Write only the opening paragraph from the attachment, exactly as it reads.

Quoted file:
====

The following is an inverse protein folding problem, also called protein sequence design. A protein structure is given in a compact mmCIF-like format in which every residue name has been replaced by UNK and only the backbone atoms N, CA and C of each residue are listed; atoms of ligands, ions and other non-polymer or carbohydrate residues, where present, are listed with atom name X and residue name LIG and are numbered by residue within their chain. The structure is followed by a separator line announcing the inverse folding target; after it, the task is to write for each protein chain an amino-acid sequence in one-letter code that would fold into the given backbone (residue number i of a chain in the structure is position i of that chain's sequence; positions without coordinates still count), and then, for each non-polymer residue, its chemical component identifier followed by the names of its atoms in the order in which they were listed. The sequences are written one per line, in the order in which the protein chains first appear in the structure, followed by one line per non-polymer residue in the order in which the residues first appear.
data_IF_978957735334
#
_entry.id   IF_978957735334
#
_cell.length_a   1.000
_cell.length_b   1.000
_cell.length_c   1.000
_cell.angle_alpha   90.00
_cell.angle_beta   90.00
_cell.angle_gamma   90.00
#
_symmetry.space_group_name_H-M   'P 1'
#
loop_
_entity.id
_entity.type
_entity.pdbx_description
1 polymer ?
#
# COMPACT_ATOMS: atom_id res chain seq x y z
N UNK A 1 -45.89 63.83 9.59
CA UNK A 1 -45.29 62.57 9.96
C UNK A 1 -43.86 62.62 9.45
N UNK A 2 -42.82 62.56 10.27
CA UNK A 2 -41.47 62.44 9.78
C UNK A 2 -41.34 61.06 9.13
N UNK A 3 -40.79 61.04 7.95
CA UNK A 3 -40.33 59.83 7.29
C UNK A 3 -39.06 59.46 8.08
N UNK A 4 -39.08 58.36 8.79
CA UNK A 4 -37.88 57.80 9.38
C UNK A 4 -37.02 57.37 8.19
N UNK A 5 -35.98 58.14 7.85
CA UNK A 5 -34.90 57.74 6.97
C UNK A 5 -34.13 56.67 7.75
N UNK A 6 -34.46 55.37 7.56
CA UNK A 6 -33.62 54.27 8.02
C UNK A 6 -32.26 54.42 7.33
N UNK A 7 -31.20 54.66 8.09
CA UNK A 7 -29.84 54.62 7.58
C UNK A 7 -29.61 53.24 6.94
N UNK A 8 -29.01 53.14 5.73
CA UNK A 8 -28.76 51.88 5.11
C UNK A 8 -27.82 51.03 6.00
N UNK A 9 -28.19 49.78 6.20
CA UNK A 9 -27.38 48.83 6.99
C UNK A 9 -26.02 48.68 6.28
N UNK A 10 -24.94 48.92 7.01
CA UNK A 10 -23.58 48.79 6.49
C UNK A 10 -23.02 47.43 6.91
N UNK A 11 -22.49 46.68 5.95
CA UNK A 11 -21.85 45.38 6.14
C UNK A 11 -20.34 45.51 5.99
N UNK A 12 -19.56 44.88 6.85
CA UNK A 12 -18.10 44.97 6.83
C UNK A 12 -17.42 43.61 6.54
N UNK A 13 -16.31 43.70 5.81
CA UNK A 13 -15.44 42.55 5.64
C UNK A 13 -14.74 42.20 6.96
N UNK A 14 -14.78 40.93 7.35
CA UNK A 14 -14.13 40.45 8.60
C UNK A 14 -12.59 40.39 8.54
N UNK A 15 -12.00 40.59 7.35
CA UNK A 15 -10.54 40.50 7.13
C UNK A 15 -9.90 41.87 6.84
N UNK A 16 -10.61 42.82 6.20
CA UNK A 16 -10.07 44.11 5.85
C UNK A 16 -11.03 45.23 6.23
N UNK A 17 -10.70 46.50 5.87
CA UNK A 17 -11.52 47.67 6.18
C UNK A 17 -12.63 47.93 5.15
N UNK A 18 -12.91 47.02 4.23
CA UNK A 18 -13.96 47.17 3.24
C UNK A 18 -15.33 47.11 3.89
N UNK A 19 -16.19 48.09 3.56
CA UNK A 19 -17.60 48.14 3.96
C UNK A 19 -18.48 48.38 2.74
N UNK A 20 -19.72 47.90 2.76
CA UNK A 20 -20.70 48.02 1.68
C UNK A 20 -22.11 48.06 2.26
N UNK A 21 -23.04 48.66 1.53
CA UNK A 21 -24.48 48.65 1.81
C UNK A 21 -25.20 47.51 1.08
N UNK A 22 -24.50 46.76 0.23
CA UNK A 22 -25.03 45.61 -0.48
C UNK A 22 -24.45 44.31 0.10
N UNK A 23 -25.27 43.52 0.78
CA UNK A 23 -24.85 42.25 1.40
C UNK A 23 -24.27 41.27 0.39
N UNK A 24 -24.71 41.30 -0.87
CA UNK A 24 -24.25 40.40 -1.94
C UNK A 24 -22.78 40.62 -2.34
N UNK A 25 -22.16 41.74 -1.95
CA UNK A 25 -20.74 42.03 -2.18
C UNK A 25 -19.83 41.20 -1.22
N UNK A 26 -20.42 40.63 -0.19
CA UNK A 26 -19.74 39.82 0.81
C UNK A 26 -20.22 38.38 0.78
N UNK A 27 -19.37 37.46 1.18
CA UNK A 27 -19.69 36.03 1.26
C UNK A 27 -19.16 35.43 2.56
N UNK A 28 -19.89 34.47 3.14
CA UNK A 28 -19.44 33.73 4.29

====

The following is an inverse protein folding problem, also called protein sequence design. A protein structure is given in a compact mmCIF-like format in which every residue name has been replaced by UNK and only the backbone atoms N, CA and C of each residue are listed; atoms of ligands, ions and other non-polymer or carbohydrate residues, where present, are listed with atom name X and residue name LIG and are numbered by residue within their chain. The structure is followed by a separator line announcing the inverse folding target; after it, the task is to write for each protein chain an amino-acid sequence in one-letter code that would fold into the given backbone (residue number i of a chain in the structure is position i of that chain's sequence; positions without coordinates still count), and then, for each non-polymer residue, its chemical component identifier followed by the names of its atoms in the order in which they were listed. The sequences are written one per line, in the order in which the protein chains first appear in the structure, followed by one line per non-polymer residue in the order in which the residues first appear.